The majority of rhinoplasty surgeries are aimed at restructuring the framework of the nose to produce a smaller, more refined structure. Because the goal is a decrease in the size of the nose, tissues may be removed to account for this resizing. What is true in regard to any alterations of the face is that millimeters that are removed from a feature can produce significant changes. The question may be, “How much is too much?” when it comes to shaving down cartilage and tissues of the nose during a reduction rhinoplasty.
Common Surgical Mistakes… That Make the Nose Seem Fake!
Below are some of the more common changes that can result in an over-operated or obvious rhinoplasty result.
• Scooped Bridge – The nose can appear as though a portion of the bridge has been scooped out – and, essentially, this is what may have happened – when a doctor is overly aggressive when minimizing a dorsal hump. The bridge is an important part of the nose and, when properly sized, can set the tone for a very attractive nose. When the midsection of the nose appears abnormally low, it can negatively impact the face. Most people do not have a naturally occurring scooped bridge, and this change can be an obvious sign of plastic surgery.
• Tiny Tip – The end of the nose looks best when it forms a certain angle to the chin. It is natural for the nose to project outwardly from the face, but if an unskilled doctor restructures the tip in such a way that it becomes too small, it may actually become under-projected. The surgery may involve the removal or permanent suturing of the position of the tip cartilage, but in a way that leaves the nose appearing too small. This can create an unattractive relationship between the tip of the nose and the lips, and may make other features of the face appear large and disproportionate in comparison.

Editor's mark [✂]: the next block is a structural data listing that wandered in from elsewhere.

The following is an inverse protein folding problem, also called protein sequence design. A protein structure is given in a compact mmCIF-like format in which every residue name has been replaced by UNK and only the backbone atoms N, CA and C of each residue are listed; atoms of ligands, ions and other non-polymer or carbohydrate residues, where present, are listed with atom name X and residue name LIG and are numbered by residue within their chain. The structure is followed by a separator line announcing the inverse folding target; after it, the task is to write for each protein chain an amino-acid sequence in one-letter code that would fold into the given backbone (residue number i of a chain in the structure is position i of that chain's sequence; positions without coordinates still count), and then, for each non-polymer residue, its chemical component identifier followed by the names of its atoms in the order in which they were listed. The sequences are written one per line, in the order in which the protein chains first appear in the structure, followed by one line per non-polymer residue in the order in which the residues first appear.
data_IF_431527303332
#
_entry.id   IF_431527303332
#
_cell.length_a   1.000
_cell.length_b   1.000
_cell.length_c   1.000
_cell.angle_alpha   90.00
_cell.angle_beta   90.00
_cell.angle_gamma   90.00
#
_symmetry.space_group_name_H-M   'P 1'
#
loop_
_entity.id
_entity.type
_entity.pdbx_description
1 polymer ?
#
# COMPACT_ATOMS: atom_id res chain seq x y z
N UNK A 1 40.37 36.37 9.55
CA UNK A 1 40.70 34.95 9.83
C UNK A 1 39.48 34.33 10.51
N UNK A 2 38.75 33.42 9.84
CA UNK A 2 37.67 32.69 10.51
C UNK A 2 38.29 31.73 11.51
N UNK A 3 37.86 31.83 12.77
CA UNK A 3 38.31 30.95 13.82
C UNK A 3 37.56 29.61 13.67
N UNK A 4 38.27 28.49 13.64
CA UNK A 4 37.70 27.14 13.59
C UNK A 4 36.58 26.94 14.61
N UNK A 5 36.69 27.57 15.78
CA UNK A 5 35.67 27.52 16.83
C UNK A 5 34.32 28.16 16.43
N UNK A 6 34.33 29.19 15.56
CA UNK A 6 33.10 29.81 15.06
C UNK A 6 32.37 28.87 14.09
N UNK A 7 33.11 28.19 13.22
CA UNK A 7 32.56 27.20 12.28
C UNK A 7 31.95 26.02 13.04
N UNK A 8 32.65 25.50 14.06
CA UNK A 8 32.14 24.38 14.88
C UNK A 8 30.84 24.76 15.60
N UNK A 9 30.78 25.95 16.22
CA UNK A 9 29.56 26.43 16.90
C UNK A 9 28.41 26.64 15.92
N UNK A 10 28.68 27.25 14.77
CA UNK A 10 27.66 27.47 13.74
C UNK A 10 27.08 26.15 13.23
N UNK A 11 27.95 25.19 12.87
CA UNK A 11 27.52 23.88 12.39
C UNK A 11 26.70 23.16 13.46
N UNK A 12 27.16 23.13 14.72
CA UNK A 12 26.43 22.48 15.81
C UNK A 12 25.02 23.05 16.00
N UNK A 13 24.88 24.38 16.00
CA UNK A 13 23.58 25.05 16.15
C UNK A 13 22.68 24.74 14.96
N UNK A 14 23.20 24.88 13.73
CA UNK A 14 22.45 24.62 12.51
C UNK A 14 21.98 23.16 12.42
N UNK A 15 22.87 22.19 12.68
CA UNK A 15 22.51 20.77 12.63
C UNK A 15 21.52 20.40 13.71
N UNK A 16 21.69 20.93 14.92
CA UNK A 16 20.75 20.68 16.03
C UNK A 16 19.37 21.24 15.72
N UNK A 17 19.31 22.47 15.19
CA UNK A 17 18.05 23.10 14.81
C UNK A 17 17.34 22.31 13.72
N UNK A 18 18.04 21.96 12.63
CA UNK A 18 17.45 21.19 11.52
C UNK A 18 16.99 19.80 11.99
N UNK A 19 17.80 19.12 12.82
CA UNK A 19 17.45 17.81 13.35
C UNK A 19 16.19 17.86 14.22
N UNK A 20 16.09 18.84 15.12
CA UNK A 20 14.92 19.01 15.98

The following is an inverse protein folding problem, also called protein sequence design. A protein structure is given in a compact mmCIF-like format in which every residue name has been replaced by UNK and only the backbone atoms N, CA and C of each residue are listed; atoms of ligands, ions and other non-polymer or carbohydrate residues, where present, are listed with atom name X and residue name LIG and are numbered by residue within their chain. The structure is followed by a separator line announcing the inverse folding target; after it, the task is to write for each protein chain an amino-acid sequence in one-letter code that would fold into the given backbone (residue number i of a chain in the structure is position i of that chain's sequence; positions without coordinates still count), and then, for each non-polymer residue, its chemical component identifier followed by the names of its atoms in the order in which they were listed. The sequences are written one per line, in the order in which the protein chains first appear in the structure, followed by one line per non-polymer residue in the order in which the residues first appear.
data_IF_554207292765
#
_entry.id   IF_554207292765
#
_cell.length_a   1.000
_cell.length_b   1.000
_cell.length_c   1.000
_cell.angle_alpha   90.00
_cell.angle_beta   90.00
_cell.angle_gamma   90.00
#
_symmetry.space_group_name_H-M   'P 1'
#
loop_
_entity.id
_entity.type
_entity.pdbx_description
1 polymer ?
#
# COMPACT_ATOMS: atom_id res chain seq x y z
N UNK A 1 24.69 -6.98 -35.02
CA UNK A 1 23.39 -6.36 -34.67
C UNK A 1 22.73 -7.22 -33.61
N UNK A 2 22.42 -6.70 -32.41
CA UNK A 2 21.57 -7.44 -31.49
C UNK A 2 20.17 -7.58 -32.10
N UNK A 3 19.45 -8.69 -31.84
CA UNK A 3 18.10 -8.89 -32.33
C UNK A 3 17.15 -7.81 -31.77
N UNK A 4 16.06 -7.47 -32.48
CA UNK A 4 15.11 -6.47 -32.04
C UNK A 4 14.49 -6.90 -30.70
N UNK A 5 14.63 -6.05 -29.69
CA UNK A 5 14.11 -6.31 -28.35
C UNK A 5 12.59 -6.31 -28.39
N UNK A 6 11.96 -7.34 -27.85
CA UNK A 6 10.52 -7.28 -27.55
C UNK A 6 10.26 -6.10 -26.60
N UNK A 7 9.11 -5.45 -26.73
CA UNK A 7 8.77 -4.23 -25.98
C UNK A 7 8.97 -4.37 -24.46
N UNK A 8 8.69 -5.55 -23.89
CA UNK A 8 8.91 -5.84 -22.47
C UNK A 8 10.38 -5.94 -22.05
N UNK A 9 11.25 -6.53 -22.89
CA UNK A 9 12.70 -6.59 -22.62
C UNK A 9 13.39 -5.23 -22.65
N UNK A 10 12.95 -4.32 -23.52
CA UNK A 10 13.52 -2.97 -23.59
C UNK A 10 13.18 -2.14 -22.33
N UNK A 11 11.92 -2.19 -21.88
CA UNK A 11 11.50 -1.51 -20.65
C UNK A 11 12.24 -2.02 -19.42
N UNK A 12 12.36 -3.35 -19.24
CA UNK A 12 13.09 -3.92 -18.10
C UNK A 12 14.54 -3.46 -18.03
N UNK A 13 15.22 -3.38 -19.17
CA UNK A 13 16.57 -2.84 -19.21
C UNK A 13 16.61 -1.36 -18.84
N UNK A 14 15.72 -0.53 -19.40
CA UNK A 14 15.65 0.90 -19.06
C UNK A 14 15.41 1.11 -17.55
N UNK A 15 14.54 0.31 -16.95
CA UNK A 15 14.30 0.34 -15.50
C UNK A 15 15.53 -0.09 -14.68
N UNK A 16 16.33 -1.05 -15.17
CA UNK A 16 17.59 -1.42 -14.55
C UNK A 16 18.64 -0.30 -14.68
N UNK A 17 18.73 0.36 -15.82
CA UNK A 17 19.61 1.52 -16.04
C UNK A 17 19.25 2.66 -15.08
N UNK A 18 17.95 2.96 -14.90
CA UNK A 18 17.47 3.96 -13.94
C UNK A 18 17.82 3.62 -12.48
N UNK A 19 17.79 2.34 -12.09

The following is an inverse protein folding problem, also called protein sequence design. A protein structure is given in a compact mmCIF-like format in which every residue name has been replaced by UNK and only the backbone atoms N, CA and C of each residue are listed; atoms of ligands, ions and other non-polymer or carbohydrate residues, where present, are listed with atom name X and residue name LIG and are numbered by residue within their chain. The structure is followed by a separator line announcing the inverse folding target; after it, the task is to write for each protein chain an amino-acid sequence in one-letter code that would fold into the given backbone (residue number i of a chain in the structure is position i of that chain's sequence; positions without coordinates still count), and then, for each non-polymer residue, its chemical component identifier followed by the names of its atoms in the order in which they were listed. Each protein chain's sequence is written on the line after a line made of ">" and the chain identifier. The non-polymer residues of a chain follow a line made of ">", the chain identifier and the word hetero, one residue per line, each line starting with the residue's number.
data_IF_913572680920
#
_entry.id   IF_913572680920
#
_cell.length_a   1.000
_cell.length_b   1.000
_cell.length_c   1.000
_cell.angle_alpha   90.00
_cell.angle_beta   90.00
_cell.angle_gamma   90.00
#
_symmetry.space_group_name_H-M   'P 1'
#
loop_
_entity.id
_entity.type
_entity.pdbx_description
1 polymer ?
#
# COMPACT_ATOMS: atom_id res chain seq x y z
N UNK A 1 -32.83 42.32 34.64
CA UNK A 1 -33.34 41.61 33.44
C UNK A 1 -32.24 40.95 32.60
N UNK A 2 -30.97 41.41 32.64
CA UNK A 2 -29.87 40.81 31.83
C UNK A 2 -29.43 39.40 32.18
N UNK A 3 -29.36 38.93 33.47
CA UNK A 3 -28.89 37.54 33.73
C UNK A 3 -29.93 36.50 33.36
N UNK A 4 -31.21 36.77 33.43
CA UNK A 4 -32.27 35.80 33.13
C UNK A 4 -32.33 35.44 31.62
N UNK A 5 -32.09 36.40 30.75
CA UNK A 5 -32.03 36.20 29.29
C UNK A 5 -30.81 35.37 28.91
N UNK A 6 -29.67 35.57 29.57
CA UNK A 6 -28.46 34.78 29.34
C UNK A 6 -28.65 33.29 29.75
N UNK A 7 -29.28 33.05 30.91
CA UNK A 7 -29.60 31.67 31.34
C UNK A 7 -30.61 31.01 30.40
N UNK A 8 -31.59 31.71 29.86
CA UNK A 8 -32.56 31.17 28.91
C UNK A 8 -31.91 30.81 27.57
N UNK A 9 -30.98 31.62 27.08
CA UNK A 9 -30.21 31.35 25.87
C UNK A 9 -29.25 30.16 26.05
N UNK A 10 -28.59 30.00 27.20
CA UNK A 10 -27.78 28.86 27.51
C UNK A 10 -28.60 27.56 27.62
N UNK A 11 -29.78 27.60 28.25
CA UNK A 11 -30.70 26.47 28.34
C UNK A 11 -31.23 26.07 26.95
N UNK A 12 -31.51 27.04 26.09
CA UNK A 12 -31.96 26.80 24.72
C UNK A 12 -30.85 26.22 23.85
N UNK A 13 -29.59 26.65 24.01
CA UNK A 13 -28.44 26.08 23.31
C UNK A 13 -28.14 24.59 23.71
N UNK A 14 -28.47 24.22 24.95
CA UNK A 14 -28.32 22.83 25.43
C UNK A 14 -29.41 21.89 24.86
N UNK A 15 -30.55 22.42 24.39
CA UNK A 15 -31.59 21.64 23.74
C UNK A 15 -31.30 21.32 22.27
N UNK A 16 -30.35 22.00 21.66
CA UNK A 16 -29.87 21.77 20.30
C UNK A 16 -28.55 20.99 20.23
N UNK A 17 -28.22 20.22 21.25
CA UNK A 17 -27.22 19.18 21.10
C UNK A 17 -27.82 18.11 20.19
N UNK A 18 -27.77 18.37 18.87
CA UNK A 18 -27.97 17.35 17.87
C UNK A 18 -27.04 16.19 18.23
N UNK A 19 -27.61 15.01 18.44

• Thin Bridge – In an effort to decrease the overall width of the nose, the nasal bridge may be reduced in size by repositioning the nasal bones. If these bones are placed too close together, it can affect the nasal passages and affect the ease at which a patient can breathe through them. In addition to decreased functionality, a nose that is too thin can make the rest of the face appear wide. The eyes will appear as though they are set too far apart, and the structure of high or prominent cheekbones may appear flat.
Dr. Frankel specializes in cosmetic nose surgery and has become an expert at repairing work from other plastic surgeons (Revision Rhinoplasty). He understands how the nose can create or detract from overall facial harmony and seeks to conform the structure to suit individual anatomy. Andrew S. Frankel, MD, FACS can be consulted at his Beverly Hills, California office. Contact him through his Patient Email Form or call his office at (310) 552-2173 to speak with a patient services representative.